Things get a bit more complicated if you become the executor of a foreign estate or receive a foreign inheritance that generates income. In such instances, the income generated by your inheritance may be reportable. Because of the foreign earned income exclusion, you might not be taxed on it by the IRS. However, you will still need to inform the IRS of any income generated from a foreign inheritance, as it might be subject to taxation. This is the case, whether taxpayers live abroad or in the United States.

Foreign inheritances might include any number of assets, from cash to property. If you receive a distribution from a foreign estate and then sell it you should not have to pay capital gains taxes to the IRS, as long as you live abroad.

Do I Have to Pay Inheritance Tax to My Foreign Country of Residence?

All of that said, other countries have their own rules regarding taxing the transfer of property from one person to another, so it’s important to consult our tax CPAs for expatriates for clarification on your tax liability. You may be responsible for paying estate taxes to a foreign government, depending on the rules of your foreign relative’s country of residence.

Rules for Inheriting an American Estate as a US Expat

Just because you moved overseas does not mean that all of your relatives will follow you abroad. Often, American expatriates receive inheritances from loved ones who still reside in the United States. When this happens, the IRS’s rules for reporting domestic inheritances are the same, regardless of where you might live.

Do I Have to Report an Inheritance to the IRS?

Reporting domestic inheritances can be difficult for Americans living overseas. Generally, expat inheritors need to use IRS Form 706 to report an inherited estate and any necessary taxes. This form is often due within nine months of a loved one’s passing, although inheritors can file for an extension in some cases. After filing Form 706, expats who inherit an estate from an American family member must file IRS Form 1041 annually.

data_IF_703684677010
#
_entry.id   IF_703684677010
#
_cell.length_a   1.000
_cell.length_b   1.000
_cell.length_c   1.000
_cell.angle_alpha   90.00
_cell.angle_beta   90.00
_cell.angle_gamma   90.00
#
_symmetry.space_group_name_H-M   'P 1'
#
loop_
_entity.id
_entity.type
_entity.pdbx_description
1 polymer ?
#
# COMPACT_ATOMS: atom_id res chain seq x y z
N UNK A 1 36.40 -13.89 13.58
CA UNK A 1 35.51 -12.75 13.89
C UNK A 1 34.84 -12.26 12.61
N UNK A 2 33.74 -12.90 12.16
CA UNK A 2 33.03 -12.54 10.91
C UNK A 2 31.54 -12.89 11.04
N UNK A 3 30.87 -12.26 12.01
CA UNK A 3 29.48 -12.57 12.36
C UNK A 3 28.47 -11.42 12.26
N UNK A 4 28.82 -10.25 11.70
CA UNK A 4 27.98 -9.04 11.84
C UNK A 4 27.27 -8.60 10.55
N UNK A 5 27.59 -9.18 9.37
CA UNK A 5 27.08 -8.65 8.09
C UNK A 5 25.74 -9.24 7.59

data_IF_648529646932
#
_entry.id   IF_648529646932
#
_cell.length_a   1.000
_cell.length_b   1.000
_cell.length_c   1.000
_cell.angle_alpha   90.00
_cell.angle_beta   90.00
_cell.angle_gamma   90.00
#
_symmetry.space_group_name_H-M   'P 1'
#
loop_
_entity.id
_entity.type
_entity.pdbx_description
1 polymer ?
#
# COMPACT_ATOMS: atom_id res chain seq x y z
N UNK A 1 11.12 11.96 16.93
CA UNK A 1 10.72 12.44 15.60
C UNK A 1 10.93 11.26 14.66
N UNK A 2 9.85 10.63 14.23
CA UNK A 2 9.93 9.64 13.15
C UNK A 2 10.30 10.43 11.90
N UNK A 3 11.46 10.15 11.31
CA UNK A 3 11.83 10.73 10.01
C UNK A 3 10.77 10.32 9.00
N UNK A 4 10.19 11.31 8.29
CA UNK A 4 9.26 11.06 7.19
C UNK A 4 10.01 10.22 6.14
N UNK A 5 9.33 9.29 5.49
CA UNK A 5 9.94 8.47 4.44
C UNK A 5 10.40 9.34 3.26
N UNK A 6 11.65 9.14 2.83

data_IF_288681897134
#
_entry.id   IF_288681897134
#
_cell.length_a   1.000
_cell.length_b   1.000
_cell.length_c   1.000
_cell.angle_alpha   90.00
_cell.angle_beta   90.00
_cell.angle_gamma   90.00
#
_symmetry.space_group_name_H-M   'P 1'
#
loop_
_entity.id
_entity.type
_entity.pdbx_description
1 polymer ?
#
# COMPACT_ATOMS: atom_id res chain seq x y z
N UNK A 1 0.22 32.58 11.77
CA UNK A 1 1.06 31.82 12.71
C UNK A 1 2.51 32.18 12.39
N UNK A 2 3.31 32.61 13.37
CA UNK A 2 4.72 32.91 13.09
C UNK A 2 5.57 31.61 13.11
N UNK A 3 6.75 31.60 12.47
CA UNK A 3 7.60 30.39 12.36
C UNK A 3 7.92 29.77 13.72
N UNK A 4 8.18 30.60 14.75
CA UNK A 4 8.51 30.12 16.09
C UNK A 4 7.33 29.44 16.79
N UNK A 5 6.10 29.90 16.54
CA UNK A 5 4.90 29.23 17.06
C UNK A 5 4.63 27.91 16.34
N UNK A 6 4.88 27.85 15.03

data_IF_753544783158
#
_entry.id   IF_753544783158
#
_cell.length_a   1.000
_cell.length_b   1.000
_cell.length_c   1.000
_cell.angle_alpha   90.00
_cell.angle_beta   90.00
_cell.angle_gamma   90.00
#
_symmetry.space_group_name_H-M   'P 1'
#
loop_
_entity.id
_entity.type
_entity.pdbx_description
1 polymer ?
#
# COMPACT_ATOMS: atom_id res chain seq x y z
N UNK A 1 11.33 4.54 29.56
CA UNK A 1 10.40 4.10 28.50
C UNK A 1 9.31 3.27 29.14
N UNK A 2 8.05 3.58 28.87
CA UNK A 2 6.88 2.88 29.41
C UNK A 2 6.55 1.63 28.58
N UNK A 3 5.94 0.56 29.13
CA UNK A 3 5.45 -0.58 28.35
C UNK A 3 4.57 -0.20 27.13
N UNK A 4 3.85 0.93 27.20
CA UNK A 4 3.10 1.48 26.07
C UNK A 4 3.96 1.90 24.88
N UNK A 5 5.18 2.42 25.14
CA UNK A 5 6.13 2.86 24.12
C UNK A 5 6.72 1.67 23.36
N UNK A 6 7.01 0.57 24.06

It’s also important to note that you may have to report your inheritance to the state in which your deceased loved one resided. This calls for more paperwork, so reach out to our tax CPAs for American expatriates to guide you. Furthermore, if you inherit a domestic estate as an expat, and that estate generates income, you will have to report that income to the IRS and pay taxes on it, even if you live in another country.

Do I Have to Pay Inheritance Tax to the IRS?

Generally, estate taxes are paid by the decedent’s estate, not the beneficiary. However, if you’ve inherited a loved one’s estate while living overseas, it’s your responsibility to oversee estate taxes. If your newfound responsibility is to manage a loved one’s estate after their passing, and they lived in the United States while you live abroad, you should learn what that will entail.

In the United States, estate taxes are imposed upon property transfers to inheritors. It doesn’t matter if you live abroad or domestically, as the IRS imposes similar rules on residents and expats alike. If you inherited an estate from a deceased loved one as an expat, you’ll be liable for paying the imposed taxes through the estate. However, there is an exemption. In 2024, the lifetime gift and estate tax exemption has increased to $13.61 million. If you’ve inherited other estates in your life, or your recently inherited estate is valued above the exemption threshold, you’ll likely have to pay estate taxes. Generally, the estate tax ranges from 18% to 40%, depending on the estate’s value.